How to integrate more renewables into the grid

The energy sector today is responsible for approximately one third of all global greenhouse gas emissions. According the International Energy Agency, the share of electricity in total final energy consumption has grown rapidly since 2000, from just over 15 % to 19 % in 2017. In the combat against climate change, great hopes therefore rest on zero-carbon, renewable energy sources like solar and wind to decarbonize electricity systems around the world. In order to realize this ambition however, their share in the generation mix must increase substantially, which for some time now has been raising questions about the inherent variability of these resources.

The physical properties of the electric grid dictate that supply and demand of electricity in the system must be in near-perfect sync at all times. A mismatch between generation and consumption of electricity beyond a very small tolerance level, even if just for a few moments, can lead to a breakdown of the entire system. Therefore, certain balancing measures have always been necessary to keep the grid stable, since demand can never be forecasted perfectly and production assets can always malfunction unexpectedly.

On the one hand, generation assets need to be committed ahead of time for dispatch in a way that ensures scheduled consumption loads can be met (i.e. that enough supply is provided to satisfy forecasted demand at all times). On the other hand, there must be physical measures to balance the grid in cases of unexpected short-term deviations, like an unusually hot summer day or equipment failure at a power plant. Historically, power plants themselves have been providing these physical balancing services known as flexibility, mostly by ramping their production up or down at the bidding of the grid operator.

Energy storage is another potential physical balancing measure. It has received increasing attention in recent years as the share of variable generation assets has risen and the cost of battery storage has dropped sharply. According to Lazard’s Levelized Cost of Storage (LCOS) Analysis, the range of unsubsidized LCOS for Lithium-Ion batteries across a range of use cases has shrunk from 211-1,596 $/MWh in 2015 to 108-1,152 $ per Megawatt hour in 2018. Yet while storage will be an increasingly important enabler for more variable renewable generation, it is not the only one available.

A recent study done by E3 and sponsored by First Solar analyzed Tampa Electric Company’s (TECO) portfolio under different solar PV penetration scenarios. It found that under the currently dominant “must-take” approach to grid integration of renewables, where the grid operator must allow them to feed into the grid whenever they produce, TECO’s system can physically only absorb up to 14 % of solar PV before over generation would threaten to destabilize it. The study shows that other generation assets in TECO’s portfolio, mostly thermal power plants, can only provide a limited amount of flexibility to balance the increasing variability in the system as more and more solar is added.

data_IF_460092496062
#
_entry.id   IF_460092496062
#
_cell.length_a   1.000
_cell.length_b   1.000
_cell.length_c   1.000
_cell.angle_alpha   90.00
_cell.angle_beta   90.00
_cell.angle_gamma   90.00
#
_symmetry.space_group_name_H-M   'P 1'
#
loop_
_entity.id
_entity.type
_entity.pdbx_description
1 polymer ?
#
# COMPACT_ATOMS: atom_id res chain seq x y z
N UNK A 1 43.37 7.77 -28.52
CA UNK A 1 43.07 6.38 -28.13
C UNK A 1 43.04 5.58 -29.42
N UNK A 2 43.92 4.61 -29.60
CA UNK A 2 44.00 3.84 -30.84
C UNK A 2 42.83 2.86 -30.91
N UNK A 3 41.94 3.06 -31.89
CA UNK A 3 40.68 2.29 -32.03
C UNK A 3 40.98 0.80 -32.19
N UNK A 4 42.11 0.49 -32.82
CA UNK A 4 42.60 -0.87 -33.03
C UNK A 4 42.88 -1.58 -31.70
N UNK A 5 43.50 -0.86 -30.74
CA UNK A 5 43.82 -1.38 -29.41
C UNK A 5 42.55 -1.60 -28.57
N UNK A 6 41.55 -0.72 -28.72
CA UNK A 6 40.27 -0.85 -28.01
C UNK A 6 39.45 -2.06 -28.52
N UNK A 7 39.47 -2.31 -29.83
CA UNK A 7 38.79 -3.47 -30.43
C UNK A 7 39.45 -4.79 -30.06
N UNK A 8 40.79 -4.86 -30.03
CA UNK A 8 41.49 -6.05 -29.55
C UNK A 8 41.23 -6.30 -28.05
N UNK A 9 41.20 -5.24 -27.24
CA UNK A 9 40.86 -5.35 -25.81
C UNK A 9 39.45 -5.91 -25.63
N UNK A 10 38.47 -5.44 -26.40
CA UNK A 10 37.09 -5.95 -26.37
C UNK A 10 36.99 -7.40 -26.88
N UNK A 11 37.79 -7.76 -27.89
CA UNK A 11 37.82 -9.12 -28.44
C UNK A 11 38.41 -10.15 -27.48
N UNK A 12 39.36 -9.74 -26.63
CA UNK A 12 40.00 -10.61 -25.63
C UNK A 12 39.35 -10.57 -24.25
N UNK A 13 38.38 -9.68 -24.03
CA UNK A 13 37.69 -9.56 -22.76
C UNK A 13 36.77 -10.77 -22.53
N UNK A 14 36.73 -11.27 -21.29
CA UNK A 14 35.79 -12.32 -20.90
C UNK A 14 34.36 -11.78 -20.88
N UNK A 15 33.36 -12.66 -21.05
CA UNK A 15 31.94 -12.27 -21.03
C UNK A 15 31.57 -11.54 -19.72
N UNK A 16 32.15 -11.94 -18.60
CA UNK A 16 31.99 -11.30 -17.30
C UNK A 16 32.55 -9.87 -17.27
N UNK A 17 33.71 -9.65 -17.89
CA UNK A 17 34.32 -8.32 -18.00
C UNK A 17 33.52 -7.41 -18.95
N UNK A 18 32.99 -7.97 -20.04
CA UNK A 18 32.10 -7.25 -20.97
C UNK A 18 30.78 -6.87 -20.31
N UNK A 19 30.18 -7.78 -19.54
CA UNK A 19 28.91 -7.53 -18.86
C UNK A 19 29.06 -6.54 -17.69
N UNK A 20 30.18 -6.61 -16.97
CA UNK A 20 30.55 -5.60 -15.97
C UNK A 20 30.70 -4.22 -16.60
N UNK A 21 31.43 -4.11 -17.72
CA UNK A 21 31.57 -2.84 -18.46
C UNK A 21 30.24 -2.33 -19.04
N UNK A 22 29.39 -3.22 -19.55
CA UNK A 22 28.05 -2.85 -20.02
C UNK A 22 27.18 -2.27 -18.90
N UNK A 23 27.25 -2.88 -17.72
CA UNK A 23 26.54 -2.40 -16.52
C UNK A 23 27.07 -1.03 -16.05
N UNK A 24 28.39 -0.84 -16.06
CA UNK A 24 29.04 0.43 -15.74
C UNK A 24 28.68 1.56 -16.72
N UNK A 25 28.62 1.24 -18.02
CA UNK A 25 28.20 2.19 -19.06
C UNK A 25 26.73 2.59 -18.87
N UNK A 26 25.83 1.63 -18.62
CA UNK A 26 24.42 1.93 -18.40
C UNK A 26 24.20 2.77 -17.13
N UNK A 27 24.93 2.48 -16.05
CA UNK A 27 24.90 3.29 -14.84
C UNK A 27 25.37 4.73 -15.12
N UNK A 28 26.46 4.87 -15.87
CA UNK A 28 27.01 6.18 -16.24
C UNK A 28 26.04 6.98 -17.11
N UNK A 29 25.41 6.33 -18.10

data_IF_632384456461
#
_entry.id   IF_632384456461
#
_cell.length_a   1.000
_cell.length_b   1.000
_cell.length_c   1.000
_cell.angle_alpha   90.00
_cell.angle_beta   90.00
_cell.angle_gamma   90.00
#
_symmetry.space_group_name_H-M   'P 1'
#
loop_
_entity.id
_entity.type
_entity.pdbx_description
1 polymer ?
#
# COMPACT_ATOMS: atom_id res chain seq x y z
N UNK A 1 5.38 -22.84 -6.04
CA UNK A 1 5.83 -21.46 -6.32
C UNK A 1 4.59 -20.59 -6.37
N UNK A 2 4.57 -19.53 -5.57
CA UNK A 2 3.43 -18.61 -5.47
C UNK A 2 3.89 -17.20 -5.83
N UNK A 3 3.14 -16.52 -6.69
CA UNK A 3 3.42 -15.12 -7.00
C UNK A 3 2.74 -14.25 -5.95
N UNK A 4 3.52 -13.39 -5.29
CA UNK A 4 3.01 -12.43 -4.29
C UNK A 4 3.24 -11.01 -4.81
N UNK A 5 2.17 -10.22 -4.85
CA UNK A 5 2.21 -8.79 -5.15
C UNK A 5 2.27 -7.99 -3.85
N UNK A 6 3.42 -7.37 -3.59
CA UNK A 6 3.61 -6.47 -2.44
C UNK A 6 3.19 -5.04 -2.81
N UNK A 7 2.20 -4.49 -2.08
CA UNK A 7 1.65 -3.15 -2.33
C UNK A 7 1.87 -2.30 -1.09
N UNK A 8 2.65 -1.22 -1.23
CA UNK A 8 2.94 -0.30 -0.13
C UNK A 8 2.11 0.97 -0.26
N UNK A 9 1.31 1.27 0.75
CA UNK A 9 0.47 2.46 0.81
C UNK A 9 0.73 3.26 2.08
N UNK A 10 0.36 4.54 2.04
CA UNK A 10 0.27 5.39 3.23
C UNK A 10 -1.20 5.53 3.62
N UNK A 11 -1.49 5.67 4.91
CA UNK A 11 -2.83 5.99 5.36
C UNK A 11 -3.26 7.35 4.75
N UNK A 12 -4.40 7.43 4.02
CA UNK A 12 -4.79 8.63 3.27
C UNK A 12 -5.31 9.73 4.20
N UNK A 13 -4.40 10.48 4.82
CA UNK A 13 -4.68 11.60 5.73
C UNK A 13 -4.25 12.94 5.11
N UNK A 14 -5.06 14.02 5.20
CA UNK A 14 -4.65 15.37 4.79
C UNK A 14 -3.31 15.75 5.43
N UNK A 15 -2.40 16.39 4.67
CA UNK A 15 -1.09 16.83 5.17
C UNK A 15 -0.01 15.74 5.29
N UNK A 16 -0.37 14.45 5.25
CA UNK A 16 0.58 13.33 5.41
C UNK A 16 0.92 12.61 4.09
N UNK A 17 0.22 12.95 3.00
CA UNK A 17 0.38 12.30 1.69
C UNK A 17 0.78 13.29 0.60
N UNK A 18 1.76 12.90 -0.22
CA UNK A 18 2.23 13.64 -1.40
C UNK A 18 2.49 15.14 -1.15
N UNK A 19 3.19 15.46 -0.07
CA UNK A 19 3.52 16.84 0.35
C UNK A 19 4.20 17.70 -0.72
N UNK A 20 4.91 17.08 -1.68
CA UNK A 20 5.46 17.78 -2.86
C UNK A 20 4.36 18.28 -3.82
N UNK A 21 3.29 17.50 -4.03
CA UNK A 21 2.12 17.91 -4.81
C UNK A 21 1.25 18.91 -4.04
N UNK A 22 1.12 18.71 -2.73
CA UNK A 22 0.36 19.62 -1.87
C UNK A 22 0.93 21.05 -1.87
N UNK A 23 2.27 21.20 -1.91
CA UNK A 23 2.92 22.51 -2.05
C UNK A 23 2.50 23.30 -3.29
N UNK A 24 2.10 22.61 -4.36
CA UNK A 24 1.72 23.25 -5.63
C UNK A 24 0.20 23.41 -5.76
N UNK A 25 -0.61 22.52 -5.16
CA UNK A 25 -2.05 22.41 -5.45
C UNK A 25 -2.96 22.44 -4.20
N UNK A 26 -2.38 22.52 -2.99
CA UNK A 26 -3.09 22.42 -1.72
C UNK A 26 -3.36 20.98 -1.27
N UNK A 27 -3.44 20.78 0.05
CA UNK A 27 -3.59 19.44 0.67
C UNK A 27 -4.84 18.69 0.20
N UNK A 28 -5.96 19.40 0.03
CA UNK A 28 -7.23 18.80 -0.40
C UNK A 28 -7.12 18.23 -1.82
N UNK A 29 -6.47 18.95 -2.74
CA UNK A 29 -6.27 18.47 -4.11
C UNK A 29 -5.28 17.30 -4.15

By simulating solar penetration levels between 0 and 28 %, the study finds that commercial dispatching tools alone could allow for at least 28 % of solar PV in TECO’s portfolio. While acknowledging that energy storage could also achieve this, it focuses on the role of scheduled flexibility for utility scale solar PV plants by investigating several different scenarios. In the “must-take” scenario, solar is added only to the point where over generation becomes an issue, effectively capping it at 14 % in TECO’s case. In the “curtailable” scenario, solar will be curtailed in cases of over generation, which means more of it can be added without destabilizing the system, but also that its marginal value diminishes sharply since curtailed solar will produce less power per dollar invested.

This is where the study finds, somewhat counterintuitively, that planning for potential solar curtailment ahead of time reduces the actual need for curtailment. In this “downward dispatch” scenario, the grid operator factors the potential for solar curtailment to provide downward flexibility into its ex ante dispatching decisions. Since thermal generation units can only operate flexibly within a certain range, more of them have to be dispatched overall in order to provide more flexibility. Thus when solar can provide some of that flexibility, less thermal generation needs to be committed, which in turn frees up more room for solar production. As result, solar retains its economic value at high levels of solar penetration in the “downward dispatch”, compared to the “curtailable” scenario.

Although the results of the TECO case are not directly transferable to cases with different generation mixes or regulatory environments (TECO operates its electricity system as a Balancing Authority), they hold important and universally relevant lessons. Energy storage, while vital and increasingly cost-effective, does not have to shoulder the burden of more renewable generation alone. Great potential also lies in (re-)organizing electricity systems to make dispatching decisions more effective and efficient in coping with this new reality. Yet, future research will have to investigate the incentive structures in different regulatory settings and under different generation mix scenarios, as well as interactions with technologies like energy storage, in order to identify optimum pathways towards zero-carbon electricity systems.